- ARRIVAL will perform ABBA’s catalog with Oklahoma City Philharmonic May 4-5 at Civic Center Music Hall.
With over 400 million albums sold and a bevy of Billboard Hot 100 hits, ABBA is quite often referenced as one of Sweden’s greatest exports, and it is a legacy that has aged finer than wine.
During ABBA’s active career that began with a 1974 victory at the star-making Eurovision Song Contest and continued through 1982, the band often split American critics and received scorn from hard rock fans, despite immense popular success.
During much of the 1980s, ABBA’s music fell out of print and largely disappeared from airwaves. The release of the compilation album Gold: Greatest Hits in 1992, which sold over 30 million copies, reignited interest in the band that has continued to new generations thanks to the hit Broadway musical and movie Mamma Mia!, which will produce a film sequel this July.
Swedish-born singer Victoria Norbäck has led the ABBA show band ARRIVAL since 1995, touring over 60 countries and playing with just as many symphony orchestras around the world. ARRIVAL will play ABBA’s catalog of hits from 1974’s “Waterloo” through 1981’s When All Is Said and Done with Oklahoma City Philharmonic May 4 and 5.
“ABBA is bigger in America today, and they were big there during the ’70s,” Norbäck told Oklahoma Gazette by phone from her home in Sweden. “ABBA got bigger with the release of [Gold: Greatest Hits] but it got bigger and bigger with Mamma Mia! It has been an explosion with a new generation of fans, and there will be even more when the sequel is released this summer.”
Although ABBA is now considered the progenitor of Sweden’s huge music scene (the country is the world’s third largest exporter of music after the U.S. and United Kingdom) and got its own museum dedicated in Stockholm in 2013, the band was not well-received by its home country until a decade after its breakup.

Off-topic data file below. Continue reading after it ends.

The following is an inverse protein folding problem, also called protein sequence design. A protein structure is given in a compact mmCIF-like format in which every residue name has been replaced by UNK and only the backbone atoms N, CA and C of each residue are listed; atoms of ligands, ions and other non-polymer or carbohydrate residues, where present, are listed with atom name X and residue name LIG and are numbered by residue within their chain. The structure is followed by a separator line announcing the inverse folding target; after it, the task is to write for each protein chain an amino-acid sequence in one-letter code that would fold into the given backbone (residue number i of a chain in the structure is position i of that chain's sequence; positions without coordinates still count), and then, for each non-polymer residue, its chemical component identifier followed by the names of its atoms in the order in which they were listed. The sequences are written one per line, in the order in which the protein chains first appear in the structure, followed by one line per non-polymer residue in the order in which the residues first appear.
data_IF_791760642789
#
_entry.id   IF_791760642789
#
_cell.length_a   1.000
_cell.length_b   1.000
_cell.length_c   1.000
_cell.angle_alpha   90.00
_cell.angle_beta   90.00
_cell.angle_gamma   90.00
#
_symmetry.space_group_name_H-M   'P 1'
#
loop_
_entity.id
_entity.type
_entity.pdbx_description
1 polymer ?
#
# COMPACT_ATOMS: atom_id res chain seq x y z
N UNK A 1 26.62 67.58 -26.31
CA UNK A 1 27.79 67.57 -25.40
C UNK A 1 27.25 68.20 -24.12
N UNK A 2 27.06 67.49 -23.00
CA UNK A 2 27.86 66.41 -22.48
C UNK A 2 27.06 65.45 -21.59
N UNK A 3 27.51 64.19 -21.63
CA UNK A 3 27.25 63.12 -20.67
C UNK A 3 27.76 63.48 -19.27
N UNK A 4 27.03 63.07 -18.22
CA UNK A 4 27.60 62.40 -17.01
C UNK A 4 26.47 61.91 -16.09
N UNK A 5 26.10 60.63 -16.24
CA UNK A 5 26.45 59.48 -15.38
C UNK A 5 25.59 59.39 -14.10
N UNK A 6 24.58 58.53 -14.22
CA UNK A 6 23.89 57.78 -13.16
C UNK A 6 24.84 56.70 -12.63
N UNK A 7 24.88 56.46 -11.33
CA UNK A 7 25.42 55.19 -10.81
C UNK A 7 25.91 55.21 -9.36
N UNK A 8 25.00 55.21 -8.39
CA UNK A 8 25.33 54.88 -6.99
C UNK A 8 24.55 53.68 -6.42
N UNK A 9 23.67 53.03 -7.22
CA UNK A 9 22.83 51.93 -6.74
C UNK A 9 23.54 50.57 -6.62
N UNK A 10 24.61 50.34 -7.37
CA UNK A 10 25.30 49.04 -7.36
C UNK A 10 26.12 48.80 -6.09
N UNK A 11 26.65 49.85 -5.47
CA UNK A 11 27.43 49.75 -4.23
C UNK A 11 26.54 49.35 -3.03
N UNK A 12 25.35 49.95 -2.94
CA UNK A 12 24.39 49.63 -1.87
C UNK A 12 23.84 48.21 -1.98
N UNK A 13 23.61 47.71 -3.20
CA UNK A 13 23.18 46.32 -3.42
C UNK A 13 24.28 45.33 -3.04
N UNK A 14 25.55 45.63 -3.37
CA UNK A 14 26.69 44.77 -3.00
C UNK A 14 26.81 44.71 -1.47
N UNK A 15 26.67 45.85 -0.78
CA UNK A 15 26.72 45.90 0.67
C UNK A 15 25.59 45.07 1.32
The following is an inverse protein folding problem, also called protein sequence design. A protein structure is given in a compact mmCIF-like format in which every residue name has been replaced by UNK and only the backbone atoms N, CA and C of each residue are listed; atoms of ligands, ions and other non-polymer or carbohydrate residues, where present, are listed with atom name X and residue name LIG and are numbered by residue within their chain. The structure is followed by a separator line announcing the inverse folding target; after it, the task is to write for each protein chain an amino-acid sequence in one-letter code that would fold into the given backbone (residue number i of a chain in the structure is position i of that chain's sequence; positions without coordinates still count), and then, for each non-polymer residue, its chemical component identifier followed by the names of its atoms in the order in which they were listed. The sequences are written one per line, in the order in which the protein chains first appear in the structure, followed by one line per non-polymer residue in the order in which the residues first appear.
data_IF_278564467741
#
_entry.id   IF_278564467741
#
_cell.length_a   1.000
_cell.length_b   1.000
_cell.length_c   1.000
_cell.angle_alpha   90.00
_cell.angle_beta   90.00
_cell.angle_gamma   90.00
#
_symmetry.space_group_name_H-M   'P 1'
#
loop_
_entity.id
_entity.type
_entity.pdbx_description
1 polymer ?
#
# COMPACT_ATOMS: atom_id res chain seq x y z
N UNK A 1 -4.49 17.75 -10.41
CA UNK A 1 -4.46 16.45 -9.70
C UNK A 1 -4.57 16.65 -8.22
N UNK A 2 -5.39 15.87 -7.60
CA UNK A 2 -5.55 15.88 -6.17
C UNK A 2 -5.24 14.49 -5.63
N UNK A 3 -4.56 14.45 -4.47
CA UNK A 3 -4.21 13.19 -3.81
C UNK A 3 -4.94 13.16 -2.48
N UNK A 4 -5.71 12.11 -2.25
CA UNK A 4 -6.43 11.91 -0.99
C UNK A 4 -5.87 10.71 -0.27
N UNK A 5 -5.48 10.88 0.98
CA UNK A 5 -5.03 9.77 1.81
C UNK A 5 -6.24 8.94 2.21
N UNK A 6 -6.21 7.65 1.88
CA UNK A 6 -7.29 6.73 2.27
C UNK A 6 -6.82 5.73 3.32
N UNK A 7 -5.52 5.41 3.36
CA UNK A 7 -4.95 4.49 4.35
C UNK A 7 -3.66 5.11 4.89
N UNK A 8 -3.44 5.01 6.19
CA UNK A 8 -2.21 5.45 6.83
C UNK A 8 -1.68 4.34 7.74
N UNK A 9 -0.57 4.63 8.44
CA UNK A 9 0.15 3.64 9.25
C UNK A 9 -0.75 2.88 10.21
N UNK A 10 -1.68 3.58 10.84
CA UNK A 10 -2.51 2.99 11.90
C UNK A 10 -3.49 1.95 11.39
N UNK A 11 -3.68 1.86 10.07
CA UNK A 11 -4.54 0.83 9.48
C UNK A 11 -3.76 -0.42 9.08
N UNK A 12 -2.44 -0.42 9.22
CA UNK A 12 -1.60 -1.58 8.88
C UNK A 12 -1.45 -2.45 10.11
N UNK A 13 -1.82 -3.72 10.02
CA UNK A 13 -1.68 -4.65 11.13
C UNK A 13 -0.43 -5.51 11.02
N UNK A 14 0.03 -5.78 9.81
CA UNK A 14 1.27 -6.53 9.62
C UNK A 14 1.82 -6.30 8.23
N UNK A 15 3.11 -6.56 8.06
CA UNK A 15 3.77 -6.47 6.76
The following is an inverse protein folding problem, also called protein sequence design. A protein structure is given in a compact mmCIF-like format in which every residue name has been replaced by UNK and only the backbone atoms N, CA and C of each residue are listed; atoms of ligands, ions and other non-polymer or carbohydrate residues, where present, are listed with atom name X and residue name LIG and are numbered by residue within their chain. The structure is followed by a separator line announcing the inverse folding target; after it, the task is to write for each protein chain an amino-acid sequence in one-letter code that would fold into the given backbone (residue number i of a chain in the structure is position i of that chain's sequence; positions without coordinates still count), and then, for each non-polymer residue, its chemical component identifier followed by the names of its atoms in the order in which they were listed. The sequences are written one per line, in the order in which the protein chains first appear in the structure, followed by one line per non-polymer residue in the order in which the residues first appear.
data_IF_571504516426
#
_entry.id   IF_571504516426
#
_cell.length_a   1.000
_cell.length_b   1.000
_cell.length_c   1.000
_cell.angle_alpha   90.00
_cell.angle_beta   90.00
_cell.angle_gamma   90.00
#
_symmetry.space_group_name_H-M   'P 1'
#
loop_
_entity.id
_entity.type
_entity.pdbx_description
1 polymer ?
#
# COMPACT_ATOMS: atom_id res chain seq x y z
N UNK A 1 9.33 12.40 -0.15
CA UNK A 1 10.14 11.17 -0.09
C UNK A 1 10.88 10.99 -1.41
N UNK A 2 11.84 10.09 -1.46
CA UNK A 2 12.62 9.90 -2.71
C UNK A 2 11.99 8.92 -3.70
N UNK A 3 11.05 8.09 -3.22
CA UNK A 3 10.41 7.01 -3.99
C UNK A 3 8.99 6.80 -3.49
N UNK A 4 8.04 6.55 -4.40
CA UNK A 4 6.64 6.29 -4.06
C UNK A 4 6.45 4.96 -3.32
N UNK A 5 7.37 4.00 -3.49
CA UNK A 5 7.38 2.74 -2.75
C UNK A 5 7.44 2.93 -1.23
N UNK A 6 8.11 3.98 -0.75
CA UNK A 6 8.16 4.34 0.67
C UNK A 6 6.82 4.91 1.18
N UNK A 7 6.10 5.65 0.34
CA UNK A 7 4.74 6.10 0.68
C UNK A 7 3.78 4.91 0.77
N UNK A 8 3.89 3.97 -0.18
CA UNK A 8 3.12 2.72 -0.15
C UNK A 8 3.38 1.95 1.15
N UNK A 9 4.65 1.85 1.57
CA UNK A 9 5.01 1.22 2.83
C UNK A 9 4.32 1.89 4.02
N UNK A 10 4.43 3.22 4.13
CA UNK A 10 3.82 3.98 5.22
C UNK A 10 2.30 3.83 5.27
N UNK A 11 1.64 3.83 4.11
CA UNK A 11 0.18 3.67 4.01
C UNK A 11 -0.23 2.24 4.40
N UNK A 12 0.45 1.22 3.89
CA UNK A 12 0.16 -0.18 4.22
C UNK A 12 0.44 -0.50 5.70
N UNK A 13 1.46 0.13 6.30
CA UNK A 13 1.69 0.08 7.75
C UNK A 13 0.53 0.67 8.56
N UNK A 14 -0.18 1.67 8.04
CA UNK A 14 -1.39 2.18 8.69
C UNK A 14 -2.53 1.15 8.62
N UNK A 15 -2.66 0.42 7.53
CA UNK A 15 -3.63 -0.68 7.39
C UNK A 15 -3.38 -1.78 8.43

“There were a lot of groups [in Sweden] against capitalistic thinking and music,” Norbäck said. “The only thing they talked about ABBA in Sweden was how much money they made; it was really nasty.”
ABBA got its name after the first letter of each of the member’s names. The group comprised of real-life couples Agnetha Fältskog, Björn Ulvaeus, Benny Andersson and Ani-Frid Lyngstad.
Norbäck said she grew up enamored with Lyngstad and Fältskog’s vocal style and performance. She wanted to pursue pop music even as her mother — a trained opera singer — pushed her to more classical genres. Norbäck was inspired to start ARRIVAL after watching an Australian ABBA tribute band tour in Sweden.
“It was so bad that I got so mad,” she said. “There were only six people on stage, and they had fake Swedish clogs. I wanted to do a proper ABBA show; they deserve it.”
ARRIVAL tours as a 12-piece stage band with support from local orchestras and features musicians that toured with ABBA during their heyday.
“In the 1970s, if you were a musician that worked with ABBA, they were on a blacklist and not allowed to play at certain clubs in Sweden because they had played with ABBA,” she said. “The older generation still doesn’t think ABBA is ‘culture.’ I had a meeting with a director of an orchestra here, and he said, ‘No, we don’t want to book your show because I don’t like ABBA.’ So I told him, ‘OK; you don’t like ABBA, but how about the audience?’”
She said that a December run of ARRIVAL shows in Sweden received so much interest that dates are being added even though there are already 16 scheduled shows.
“We see how the audience reacts,” she said. “Some people are sitting and laughing. Some people are crying because it’s so beautiful. People start to dance and go crazy. There is something magical about ABBA’s music because everyone loves it.”
Since touring in the United States since 2005, ARRIVAL has visited 48 states. Norbäck said that she has felt a home in the U.S., relating to its culture, which promotes individuality, she said. Norbäck remembers being taught by her grandmother to lower her voice in public so she wouldn’t stand out in a crowd.
“You probably think I say this about every country after every show, but I do not. The American audiences are the best in the world,” she said. “They give us so much energy when we’re on stage and are a part of the show.”